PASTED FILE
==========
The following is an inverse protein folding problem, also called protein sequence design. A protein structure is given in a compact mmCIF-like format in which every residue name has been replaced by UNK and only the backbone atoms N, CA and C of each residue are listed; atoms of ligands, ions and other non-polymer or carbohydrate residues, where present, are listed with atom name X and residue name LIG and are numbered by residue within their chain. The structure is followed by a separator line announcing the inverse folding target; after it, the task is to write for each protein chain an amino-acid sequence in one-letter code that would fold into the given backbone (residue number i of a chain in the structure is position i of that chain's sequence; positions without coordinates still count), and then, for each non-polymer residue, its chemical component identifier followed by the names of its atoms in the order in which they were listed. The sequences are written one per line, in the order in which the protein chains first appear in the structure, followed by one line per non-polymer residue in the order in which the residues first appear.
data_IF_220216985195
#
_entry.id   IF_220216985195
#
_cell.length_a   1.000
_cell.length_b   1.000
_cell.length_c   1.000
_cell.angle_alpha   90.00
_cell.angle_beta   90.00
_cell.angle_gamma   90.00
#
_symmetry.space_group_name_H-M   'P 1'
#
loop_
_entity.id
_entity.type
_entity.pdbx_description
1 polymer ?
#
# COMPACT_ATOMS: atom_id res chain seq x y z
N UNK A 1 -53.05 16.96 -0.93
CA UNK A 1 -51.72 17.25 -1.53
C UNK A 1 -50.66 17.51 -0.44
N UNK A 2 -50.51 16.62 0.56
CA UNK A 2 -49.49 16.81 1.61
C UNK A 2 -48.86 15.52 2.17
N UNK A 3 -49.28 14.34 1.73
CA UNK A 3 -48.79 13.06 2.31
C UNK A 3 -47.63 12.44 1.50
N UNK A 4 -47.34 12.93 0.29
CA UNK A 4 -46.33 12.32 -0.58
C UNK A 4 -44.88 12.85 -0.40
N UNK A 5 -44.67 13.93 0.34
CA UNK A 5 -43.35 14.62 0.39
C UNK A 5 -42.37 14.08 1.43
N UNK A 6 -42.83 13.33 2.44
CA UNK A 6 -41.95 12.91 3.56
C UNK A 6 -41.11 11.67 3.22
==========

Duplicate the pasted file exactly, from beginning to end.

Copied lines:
The following is an inverse protein folding problem, also called protein sequence design. A protein structure is given in a compact mmCIF-like format in which every residue name has been replaced by UNK and only the backbone atoms N, CA and C of each residue are listed; atoms of ligands, ions and other non-polymer or carbohydrate residues, where present, are listed with atom name X and residue name LIG and are numbered by residue within their chain. The structure is followed by a separator line announcing the inverse folding target; after it, the task is to write for each protein chain an amino-acid sequence in one-letter code that would fold into the given backbone (residue number i of a chain in the structure is position i of that chain's sequence; positions without coordinates still count), and then, for each non-polymer residue, its chemical component identifier followed by the names of its atoms in the order in which they were listed. The sequences are written one per line, in the order in which the protein chains first appear in the structure, followed by one line per non-polymer residue in the order in which the residues first appear.
data_IF_220216985195
#
_entry.id   IF_220216985195
#
_cell.length_a   1.000
_cell.length_b   1.000
_cell.length_c   1.000
_cell.angle_alpha   90.00
_cell.angle_beta   90.00
_cell.angle_gamma   90.00
#
_symmetry.space_group_name_H-M   'P 1'
#
loop_
_entity.id
_entity.type
_entity.pdbx_description
1 polymer ?
#
# COMPACT_ATOMS: atom_id res chain seq x y z
N UNK A 1 -53.05 16.96 -0.93
CA UNK A 1 -51.72 17.25 -1.53
C UNK A 1 -50.66 17.51 -0.44
N UNK A 2 -50.51 16.62 0.56
CA UNK A 2 -49.49 16.81 1.61
C UNK A 2 -48.86 15.52 2.17
N UNK A 3 -49.28 14.34 1.73
CA UNK A 3 -48.79 13.06 2.31
C UNK A 3 -47.63 12.44 1.50
N UNK A 4 -47.34 12.93 0.29
CA UNK A 4 -46.33 12.32 -0.58
C UNK A 4 -44.88 12.85 -0.40
N UNK A 5 -44.67 13.93 0.34
CA UNK A 5 -43.35 14.62 0.39
C UNK A 5 -42.37 14.08 1.43
N UNK A 6 -42.83 13.33 2.44
CA UNK A 6 -41.95 12.91 3.56
C UNK A 6 -41.11 11.67 3.22